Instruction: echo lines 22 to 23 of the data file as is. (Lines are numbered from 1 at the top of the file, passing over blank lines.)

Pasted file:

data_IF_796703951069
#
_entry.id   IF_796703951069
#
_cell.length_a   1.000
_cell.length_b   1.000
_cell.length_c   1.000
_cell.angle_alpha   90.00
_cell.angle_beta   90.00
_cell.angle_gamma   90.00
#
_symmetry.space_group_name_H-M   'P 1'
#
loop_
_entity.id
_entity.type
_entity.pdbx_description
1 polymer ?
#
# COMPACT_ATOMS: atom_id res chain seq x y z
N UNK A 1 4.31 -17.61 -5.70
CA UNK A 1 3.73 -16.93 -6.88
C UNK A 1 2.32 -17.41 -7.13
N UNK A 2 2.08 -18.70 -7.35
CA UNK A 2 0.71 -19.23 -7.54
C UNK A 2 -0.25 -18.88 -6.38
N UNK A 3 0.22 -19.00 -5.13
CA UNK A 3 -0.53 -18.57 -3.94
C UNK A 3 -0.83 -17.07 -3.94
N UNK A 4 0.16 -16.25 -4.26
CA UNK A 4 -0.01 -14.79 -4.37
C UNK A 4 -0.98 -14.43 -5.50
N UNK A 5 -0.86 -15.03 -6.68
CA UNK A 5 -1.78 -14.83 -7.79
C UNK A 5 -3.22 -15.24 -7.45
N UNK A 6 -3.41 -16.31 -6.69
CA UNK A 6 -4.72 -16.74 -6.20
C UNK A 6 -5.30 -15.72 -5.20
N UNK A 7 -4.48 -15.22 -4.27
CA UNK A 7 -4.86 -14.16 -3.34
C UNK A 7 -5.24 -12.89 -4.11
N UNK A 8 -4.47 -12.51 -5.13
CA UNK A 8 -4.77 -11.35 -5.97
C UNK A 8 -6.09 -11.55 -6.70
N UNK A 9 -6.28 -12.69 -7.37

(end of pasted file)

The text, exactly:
CA UNK A 1 3.73 -16.93 -6.88
C UNK A 1 2.32 -17.41 -7.13